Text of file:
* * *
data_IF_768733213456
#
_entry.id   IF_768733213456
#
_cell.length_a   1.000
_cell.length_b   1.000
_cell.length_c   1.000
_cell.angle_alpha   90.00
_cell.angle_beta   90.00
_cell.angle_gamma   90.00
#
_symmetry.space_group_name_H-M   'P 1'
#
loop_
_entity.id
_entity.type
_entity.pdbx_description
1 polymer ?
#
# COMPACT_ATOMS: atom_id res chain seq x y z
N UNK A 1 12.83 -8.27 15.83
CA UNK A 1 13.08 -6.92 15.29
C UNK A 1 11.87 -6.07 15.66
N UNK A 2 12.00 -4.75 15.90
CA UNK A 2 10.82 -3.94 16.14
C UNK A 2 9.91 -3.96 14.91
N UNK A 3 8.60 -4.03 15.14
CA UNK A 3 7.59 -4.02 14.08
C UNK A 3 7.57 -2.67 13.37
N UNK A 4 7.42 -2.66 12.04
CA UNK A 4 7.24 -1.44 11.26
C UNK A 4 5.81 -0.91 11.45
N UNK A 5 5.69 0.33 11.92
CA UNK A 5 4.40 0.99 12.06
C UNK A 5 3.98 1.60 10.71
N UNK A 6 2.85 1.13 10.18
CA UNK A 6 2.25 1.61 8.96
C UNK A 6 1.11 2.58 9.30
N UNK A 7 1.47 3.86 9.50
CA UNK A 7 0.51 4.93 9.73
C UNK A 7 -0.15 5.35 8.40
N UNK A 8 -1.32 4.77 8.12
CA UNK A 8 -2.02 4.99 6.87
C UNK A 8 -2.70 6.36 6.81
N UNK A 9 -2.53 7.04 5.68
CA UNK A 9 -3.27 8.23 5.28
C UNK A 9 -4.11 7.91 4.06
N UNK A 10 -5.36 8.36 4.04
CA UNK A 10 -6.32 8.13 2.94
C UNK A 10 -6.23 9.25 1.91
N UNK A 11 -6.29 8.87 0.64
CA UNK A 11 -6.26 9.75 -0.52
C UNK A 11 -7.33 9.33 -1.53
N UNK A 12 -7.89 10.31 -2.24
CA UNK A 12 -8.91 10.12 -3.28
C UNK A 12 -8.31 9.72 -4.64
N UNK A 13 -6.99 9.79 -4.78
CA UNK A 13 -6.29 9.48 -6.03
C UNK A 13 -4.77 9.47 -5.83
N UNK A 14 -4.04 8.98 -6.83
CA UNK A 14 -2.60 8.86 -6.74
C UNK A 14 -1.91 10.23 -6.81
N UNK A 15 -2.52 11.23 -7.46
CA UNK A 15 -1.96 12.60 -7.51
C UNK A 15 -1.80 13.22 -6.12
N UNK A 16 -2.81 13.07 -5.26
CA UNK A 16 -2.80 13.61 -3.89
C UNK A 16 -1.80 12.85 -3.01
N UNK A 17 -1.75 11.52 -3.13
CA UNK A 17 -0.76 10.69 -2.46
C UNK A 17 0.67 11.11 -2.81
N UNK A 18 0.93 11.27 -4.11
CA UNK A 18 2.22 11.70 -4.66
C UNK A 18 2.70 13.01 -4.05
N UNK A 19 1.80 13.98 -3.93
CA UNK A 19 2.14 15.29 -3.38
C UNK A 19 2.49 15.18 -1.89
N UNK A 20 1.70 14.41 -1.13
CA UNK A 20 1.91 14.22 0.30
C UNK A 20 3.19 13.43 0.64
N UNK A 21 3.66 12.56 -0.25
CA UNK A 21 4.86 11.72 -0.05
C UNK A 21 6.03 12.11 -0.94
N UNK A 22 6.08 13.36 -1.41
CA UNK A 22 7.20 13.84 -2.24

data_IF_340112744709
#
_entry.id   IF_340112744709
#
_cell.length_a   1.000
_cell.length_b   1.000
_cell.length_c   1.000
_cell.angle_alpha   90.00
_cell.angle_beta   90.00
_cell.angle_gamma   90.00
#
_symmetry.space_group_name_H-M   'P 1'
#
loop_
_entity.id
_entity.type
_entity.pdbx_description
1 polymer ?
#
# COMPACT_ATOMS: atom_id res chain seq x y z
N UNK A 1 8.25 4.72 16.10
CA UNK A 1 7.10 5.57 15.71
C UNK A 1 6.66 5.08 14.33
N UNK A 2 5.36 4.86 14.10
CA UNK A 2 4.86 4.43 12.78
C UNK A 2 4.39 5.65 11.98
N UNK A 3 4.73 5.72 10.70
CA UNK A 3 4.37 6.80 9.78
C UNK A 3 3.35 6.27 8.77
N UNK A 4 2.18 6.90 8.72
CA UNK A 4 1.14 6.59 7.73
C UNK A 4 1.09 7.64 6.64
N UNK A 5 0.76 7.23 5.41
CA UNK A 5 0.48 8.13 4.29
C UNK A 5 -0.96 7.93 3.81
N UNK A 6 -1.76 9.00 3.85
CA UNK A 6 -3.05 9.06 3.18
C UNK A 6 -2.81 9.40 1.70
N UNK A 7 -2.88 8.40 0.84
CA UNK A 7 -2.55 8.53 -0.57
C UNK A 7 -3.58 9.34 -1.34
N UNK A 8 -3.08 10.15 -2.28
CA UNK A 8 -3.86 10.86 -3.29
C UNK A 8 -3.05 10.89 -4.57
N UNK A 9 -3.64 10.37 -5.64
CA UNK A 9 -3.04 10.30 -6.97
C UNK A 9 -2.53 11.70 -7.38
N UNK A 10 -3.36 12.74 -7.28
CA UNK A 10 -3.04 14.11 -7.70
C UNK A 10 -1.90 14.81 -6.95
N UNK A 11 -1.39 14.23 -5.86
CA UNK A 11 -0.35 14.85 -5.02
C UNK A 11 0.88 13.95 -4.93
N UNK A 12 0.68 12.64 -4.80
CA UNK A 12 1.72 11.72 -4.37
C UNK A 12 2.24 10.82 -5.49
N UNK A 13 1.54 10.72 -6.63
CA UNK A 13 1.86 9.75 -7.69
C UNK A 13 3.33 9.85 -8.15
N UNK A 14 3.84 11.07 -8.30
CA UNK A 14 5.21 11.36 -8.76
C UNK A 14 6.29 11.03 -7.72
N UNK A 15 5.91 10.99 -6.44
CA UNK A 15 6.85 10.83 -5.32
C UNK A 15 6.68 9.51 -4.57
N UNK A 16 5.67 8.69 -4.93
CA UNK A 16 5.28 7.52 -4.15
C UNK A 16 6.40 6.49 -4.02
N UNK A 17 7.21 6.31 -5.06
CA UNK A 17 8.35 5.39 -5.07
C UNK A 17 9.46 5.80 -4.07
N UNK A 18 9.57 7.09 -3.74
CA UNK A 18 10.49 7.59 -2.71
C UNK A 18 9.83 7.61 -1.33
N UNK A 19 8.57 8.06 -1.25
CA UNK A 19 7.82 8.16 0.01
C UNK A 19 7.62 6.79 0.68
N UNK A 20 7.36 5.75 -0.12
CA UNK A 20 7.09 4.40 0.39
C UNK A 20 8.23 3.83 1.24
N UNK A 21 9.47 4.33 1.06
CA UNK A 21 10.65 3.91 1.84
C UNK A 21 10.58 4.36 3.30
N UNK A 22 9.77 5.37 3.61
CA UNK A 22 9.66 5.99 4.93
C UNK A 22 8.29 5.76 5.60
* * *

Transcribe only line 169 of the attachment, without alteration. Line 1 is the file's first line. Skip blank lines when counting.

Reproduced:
N UNK A 22 9.77 5.37 3.61